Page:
Brown & Little, P.L.C. » Courts, Government Rants, Prosecutors, Victim's Rights » A Victim In The Way

A Victim In The Way

From afar, I’ve been watching a colleague represent the minor victim in an assault case. The “victim” was actually the aggressor, so it behooved him to hire counsel. He and his lawyer have had quite the ride as the case has progressed.

I’m sure the prosecutor told the defense attorney that the victim would not consent to an interview because almost every prosecutor does that in almost every case. They almost never ask, however, and this time I knew for a fact that was what happened. The prosecutor never once bothered to consult with the victim about anything. At most, the prosecutor just read what the cops said the victim said, probably not even listening to the actual recorded interview, then acted like an expert on the facts of the case and the victim’s wishes. A rigged system makes that type of confidence all too easy.

If a defense lawyer ever did such a thing, of course, he’d find himself is serious trouble with the bar. We’re overwhelmingly the target of bar disciplinary proceedings, after all. Not those wonderful public servants at prosecutors’ offices. Plus, most prosecuting offices are so bloated and incompetent that you can never really show that the prosecutor in fact knew that no one had asked about an interview. They rarely do anything right, and they don’t bother to do other things at all. When when they lie about something they’re supposed to have done, there are always a bunch of un-followed or badly-executed policies they can pretend they relied on. The bureaucracy couldn’t be better designed to maximize confusion (and accordingly plausible deniability) when it comes to what would clearly be misdeeds if committed by anyone else.

The case plodded along without any victim input. Had he asked, the prosecutor would’ve known the victim didn’t want charges at all. The defendant was his dad, and the victim had started it. He hadn’t been entirely truthful about that to the police. Not that they would have cared if he had been, though, as lots of cops only hear what they want to hear. There’s the person who needs to get charged and the person who can help make that happen. Reality isn’t so neat, and situations can be very complex. Except in the minds of certain officers who see an arrest as the only solution to all of life’s problems and certain prosecutors who see a criminal case as a shining juggernaut of fairness even when no one involved wants it. Like prosecutors are fond of saying, it’s the state versus the defendant, not the victim versus the defendant. The show must go on, even if it hurts the victim as much as it hurts the defendant.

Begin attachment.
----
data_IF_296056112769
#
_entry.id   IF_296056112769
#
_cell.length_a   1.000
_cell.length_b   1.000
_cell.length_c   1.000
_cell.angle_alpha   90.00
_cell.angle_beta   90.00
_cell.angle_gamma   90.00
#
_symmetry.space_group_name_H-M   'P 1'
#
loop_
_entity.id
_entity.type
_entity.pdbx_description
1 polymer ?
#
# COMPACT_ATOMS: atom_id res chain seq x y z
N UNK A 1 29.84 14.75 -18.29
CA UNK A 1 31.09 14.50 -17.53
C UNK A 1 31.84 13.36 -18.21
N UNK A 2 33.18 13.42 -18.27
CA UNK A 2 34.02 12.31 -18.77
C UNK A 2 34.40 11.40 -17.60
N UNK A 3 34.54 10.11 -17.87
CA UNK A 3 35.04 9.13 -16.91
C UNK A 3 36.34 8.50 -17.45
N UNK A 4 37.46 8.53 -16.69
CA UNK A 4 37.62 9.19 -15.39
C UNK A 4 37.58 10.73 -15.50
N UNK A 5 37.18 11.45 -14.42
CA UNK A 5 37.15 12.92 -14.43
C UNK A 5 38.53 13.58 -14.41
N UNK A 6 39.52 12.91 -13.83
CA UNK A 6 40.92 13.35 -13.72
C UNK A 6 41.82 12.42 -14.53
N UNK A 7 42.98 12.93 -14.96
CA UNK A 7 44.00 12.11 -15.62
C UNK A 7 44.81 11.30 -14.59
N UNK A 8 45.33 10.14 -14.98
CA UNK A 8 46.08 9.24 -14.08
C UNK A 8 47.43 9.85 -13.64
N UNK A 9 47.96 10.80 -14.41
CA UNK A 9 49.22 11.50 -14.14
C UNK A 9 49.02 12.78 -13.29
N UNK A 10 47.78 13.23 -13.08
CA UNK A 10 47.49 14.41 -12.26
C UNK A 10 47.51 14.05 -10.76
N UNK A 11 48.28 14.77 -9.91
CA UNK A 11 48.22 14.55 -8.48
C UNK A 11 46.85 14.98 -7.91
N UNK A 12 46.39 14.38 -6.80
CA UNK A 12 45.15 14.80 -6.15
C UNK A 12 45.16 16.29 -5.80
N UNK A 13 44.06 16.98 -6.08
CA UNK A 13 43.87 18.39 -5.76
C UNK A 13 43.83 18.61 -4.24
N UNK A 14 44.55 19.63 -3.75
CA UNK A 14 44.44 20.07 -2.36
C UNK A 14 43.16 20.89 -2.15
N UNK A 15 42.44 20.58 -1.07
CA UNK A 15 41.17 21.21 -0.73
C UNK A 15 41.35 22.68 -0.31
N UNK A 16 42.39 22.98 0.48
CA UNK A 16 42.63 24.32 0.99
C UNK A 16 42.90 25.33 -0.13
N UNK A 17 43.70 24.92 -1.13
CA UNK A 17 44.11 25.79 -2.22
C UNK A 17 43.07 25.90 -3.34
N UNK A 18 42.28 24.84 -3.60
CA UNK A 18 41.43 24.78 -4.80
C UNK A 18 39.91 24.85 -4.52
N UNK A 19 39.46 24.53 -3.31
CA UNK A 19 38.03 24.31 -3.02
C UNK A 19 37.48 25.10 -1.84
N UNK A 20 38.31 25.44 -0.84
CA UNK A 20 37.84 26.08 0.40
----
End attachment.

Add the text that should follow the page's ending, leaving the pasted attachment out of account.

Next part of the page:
Unless this case was an anomaly, I bet the prosecutor used the victim he ignored and whose opinions he would’ve disregarded to move along the litigation. When a defendant requests a change to his release conditions, prosecutors love to convince the court to put off the issue due to a lack of notice to the victim they can’t be bothered to contact even once. When a defendant requests a better plea, prosecutors love to refuse because the poor victim they don’t care to contact deserves more. Ignore the fact the victim doesn’t want his father to go away to prison. Only prosecutors and officers know what justice is. The victim is another tool the state can use to get what it wants.

The case eventually got to the point where the victim was going to have to testify. He was subpoenaed, but it got continued. The prosecutor couldn’t be bothered to tell him, so he found out instead from his lawyer, who found out from the defendant’s lawyer. No one told him at all when it was reset. Not until the day of the next setting, when the prosecutor called the victim’s lawyer to go on a tirade about him and his client not being in court at the trial setting. The prosecutor, who couldn’t even do him the common courtesy of telling him not to show up for the first setting or when the next setting would be, was furious that his victim didn’t take a whole day off to show up at a pointless calendaring hearing he didn’t know about when he wasn’t really needed until the next day, or maybe that afternoon at the earliest.

The prosecutor also refused to offer the victim adequate immunity for his testimony. As he should have, the victim was going to plead the fifth because he too faced criminal liability for his involvement. Charge ‘em all and let God sort ‘em out, that’s how we do it in Arizona. The victim should’ve been worried. The prosecutor should’ve been worried too, but he wasn’t. The prosecutor, who needed the victim to prove his case, wouldn’t give the victim, who potentially faced criminal liability for his answer to every relevant question, anything more than immunity for only a single charge of the many that the prosecutor’s office could probably bring if it was so inclined. And they’re always so inclined, by the way. This is the land of overcharging on a scale most decent human beings would find appalling.